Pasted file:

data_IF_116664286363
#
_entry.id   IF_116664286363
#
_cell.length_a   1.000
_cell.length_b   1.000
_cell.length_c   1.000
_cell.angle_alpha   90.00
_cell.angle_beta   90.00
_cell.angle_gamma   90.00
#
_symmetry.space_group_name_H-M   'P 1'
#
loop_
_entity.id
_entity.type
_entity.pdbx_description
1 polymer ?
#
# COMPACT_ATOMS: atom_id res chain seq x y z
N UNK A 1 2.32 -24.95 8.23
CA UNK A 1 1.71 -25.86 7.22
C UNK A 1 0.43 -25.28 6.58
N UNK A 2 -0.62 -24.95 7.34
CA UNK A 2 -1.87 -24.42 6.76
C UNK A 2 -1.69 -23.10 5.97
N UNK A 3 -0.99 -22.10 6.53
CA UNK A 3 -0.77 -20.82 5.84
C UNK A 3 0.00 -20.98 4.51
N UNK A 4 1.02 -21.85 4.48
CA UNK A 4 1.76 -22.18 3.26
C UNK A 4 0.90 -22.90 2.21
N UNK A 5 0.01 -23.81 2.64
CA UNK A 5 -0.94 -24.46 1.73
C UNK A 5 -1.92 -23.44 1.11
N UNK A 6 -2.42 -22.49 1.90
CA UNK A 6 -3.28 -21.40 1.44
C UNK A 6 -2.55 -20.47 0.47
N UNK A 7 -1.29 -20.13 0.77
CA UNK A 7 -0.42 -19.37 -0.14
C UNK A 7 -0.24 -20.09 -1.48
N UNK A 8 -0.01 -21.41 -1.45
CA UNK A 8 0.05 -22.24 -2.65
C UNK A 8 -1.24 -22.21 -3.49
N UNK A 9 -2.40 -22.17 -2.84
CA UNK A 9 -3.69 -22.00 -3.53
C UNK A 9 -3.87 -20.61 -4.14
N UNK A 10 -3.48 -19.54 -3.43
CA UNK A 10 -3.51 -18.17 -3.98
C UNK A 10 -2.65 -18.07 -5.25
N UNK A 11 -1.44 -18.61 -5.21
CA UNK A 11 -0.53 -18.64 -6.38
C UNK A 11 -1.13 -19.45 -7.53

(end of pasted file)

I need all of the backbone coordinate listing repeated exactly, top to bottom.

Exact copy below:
data_IF_116664286363
#
_entry.id   IF_116664286363
#
_cell.length_a   1.000
_cell.length_b   1.000
_cell.length_c   1.000
_cell.angle_alpha   90.00
_cell.angle_beta   90.00
_cell.angle_gamma   90.00
#
_symmetry.space_group_name_H-M   'P 1'
#
loop_
_entity.id
_entity.type
_entity.pdbx_description
1 polymer ?
#
# COMPACT_ATOMS: atom_id res chain seq x y z
N UNK A 1 2.32 -24.95 8.23
CA UNK A 1 1.71 -25.86 7.22
C UNK A 1 0.43 -25.28 6.58
N UNK A 2 -0.62 -24.95 7.34
CA UNK A 2 -1.87 -24.42 6.76
C UNK A 2 -1.69 -23.10 5.97
N UNK A 3 -0.99 -22.10 6.53
CA UNK A 3 -0.77 -20.82 5.84
C UNK A 3 0.00 -20.98 4.51
N UNK A 4 1.02 -21.85 4.48
CA UNK A 4 1.76 -22.18 3.26
C UNK A 4 0.90 -22.90 2.21
N UNK A 5 0.01 -23.81 2.64
CA UNK A 5 -0.94 -24.46 1.73
C UNK A 5 -1.92 -23.44 1.11
N UNK A 6 -2.42 -22.49 1.90
CA UNK A 6 -3.28 -21.40 1.44
C UNK A 6 -2.55 -20.47 0.47
N UNK A 7 -1.29 -20.13 0.77
CA UNK A 7 -0.42 -19.37 -0.14
C UNK A 7 -0.24 -20.09 -1.48
N UNK A 8 -0.01 -21.41 -1.45
CA UNK A 8 0.05 -22.24 -2.65
C UNK A 8 -1.24 -22.21 -3.49
N UNK A 9 -2.40 -22.17 -2.84
CA UNK A 9 -3.69 -22.00 -3.53
C UNK A 9 -3.87 -20.61 -4.14
N UNK A 10 -3.48 -19.54 -3.43
CA UNK A 10 -3.51 -18.17 -3.98
C UNK A 10 -2.65 -18.07 -5.25
N UNK A 11 -1.44 -18.61 -5.21
CA UNK A 11 -0.53 -18.64 -6.38
C UNK A 11 -1.13 -19.45 -7.53